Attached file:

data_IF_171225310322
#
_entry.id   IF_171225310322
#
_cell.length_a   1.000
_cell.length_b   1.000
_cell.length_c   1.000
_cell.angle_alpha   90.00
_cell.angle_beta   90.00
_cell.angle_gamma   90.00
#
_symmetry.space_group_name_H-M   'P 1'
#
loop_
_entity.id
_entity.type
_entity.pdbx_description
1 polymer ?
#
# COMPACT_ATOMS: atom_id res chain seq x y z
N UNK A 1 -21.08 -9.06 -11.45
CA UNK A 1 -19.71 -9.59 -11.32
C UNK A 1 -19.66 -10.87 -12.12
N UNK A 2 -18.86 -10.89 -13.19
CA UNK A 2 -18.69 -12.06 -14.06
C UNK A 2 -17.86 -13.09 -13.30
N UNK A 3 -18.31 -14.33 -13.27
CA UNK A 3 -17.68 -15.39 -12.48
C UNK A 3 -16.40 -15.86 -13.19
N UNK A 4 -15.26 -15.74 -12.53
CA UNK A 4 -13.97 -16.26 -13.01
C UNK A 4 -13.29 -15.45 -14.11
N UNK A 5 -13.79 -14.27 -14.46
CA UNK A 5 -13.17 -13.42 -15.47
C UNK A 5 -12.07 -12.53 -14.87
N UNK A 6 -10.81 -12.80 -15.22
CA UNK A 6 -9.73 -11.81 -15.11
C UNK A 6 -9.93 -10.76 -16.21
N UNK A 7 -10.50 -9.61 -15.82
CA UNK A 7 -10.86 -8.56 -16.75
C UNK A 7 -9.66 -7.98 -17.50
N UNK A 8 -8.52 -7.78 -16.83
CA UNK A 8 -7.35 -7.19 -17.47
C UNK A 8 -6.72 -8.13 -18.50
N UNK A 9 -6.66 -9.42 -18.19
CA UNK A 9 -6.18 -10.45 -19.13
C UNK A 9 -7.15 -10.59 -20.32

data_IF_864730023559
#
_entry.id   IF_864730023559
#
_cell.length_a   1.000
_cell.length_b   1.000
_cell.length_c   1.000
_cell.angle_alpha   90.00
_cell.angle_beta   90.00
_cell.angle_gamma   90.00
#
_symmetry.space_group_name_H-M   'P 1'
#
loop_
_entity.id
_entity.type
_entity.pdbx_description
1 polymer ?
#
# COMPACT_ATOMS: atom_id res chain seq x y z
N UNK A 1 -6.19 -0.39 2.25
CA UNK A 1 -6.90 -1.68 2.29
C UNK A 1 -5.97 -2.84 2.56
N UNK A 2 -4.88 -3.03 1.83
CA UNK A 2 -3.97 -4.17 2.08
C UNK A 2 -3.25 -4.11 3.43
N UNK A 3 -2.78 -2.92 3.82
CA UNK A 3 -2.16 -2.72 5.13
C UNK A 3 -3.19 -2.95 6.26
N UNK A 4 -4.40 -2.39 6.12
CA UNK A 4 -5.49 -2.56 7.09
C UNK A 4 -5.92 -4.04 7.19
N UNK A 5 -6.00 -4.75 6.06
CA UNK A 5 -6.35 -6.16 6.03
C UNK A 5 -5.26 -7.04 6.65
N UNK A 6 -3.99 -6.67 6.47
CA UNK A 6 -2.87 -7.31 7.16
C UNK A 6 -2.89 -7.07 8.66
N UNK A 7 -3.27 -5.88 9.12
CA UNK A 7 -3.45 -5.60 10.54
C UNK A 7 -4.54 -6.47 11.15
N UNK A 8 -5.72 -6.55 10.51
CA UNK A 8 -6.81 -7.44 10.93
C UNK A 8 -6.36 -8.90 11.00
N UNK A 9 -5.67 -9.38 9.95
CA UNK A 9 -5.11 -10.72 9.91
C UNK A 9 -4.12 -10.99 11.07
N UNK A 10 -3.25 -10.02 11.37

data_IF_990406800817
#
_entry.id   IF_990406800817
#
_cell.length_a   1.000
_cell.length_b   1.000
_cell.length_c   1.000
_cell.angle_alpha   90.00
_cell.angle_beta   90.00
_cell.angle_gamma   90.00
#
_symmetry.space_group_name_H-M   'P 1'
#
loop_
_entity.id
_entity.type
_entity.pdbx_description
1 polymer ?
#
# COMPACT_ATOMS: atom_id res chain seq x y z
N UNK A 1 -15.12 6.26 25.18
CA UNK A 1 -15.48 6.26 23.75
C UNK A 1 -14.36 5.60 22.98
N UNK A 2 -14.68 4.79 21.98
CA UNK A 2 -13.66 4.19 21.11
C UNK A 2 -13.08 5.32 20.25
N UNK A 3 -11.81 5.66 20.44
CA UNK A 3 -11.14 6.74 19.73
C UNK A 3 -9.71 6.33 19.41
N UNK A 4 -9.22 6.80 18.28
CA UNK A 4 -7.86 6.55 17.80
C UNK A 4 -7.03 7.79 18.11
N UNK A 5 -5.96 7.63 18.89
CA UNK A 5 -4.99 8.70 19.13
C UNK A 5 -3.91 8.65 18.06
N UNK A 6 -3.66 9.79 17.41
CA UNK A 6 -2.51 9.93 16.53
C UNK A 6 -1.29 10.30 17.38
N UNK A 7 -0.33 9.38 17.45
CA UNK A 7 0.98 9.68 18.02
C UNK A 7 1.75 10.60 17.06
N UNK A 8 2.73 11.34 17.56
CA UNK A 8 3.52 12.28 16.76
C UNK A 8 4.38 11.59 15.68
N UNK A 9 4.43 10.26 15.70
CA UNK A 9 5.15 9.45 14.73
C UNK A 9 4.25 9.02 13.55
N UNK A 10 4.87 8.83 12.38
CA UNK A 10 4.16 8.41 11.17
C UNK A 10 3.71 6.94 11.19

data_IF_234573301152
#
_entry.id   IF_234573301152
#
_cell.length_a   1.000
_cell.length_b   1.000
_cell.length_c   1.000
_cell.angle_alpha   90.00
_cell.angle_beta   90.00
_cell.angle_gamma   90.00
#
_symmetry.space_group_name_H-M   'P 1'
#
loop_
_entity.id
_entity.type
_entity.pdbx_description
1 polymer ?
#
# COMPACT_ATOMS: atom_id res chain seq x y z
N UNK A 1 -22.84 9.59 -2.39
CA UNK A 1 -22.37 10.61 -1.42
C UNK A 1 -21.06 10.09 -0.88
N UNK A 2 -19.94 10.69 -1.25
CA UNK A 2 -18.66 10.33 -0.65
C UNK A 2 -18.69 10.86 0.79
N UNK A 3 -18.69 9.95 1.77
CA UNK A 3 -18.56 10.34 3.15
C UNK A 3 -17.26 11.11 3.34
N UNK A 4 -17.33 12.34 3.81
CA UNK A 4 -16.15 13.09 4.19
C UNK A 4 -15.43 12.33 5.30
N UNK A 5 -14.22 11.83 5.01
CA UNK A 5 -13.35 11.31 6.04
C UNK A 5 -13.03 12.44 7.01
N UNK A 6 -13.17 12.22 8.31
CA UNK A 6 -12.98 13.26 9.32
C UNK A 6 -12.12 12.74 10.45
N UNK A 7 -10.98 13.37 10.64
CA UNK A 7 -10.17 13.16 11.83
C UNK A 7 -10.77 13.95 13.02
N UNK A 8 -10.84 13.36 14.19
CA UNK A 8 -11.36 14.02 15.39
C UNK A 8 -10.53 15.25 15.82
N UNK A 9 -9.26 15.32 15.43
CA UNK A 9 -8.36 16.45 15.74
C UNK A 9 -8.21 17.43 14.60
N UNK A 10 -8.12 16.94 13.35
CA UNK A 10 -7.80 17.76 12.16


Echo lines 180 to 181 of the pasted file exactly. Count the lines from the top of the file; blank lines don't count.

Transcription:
C UNK A 5 -13.03 12.44 7.01
N UNK A 6 -13.17 12.22 8.31